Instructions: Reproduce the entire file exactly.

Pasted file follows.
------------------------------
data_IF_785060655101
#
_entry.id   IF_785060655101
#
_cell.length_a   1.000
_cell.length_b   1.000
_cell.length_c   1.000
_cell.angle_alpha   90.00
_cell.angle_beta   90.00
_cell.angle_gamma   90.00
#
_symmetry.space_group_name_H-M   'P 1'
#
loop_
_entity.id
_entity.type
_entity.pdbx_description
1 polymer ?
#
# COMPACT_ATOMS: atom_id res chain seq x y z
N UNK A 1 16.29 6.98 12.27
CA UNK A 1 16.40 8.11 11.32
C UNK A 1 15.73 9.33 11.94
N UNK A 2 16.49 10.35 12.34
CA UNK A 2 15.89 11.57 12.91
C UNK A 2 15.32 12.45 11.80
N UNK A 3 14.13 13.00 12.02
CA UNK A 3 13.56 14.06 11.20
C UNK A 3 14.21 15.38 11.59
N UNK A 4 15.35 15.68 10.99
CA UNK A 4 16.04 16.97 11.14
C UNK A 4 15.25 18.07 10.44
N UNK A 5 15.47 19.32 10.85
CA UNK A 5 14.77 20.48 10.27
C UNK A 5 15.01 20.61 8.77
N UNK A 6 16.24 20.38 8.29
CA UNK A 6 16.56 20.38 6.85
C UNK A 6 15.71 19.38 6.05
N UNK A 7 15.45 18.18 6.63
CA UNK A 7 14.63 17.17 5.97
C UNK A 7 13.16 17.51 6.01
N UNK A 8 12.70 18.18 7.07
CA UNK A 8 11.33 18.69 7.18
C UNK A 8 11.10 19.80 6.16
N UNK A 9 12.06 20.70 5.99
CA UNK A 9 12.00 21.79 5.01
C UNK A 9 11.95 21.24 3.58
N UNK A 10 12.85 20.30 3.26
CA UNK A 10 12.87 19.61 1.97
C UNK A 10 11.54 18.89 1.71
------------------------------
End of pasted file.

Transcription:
data_IF_785060655101
#
_entry.id   IF_785060655101
#
_cell.length_a   1.000
_cell.length_b   1.000
_cell.length_c   1.000
_cell.angle_alpha   90.00
_cell.angle_beta   90.00
_cell.angle_gamma   90.00
#
_symmetry.space_group_name_H-M   'P 1'
#
loop_
_entity.id
_entity.type
_entity.pdbx_description
1 polymer ?
#
# COMPACT_ATOMS: atom_id res chain seq x y z
N UNK A 1 16.29 6.98 12.27
CA UNK A 1 16.40 8.11 11.32
C UNK A 1 15.73 9.33 11.94
N UNK A 2 16.49 10.35 12.34
CA UNK A 2 15.89 11.57 12.91
C UNK A 2 15.32 12.45 11.80
N UNK A 3 14.13 13.00 12.02
CA UNK A 3 13.56 14.06 11.20
C UNK A 3 14.21 15.38 11.59
N UNK A 4 15.35 15.68 10.99
CA UNK A 4 16.04 16.97 11.14
C UNK A 4 15.25 18.07 10.44
N UNK A 5 15.47 19.32 10.85
CA UNK A 5 14.77 20.48 10.27
C UNK A 5 15.01 20.61 8.77
N UNK A 6 16.24 20.38 8.29
CA UNK A 6 16.56 20.38 6.85
C UNK A 6 15.71 19.38 6.05
N UNK A 7 15.45 18.18 6.63
CA UNK A 7 14.63 17.17 5.97
C UNK A 7 13.16 17.51 6.01
N UNK A 8 12.70 18.18 7.07
CA UNK A 8 11.33 18.69 7.18
C UNK A 8 11.10 19.80 6.16
N UNK A 9 12.06 20.70 5.99
CA UNK A 9 12.00 21.79 5.01
C UNK A 9 11.95 21.24 3.58
N UNK A 10 12.85 20.30 3.26
CA UNK A 10 12.87 19.61 1.97
C UNK A 10 11.54 18.89 1.71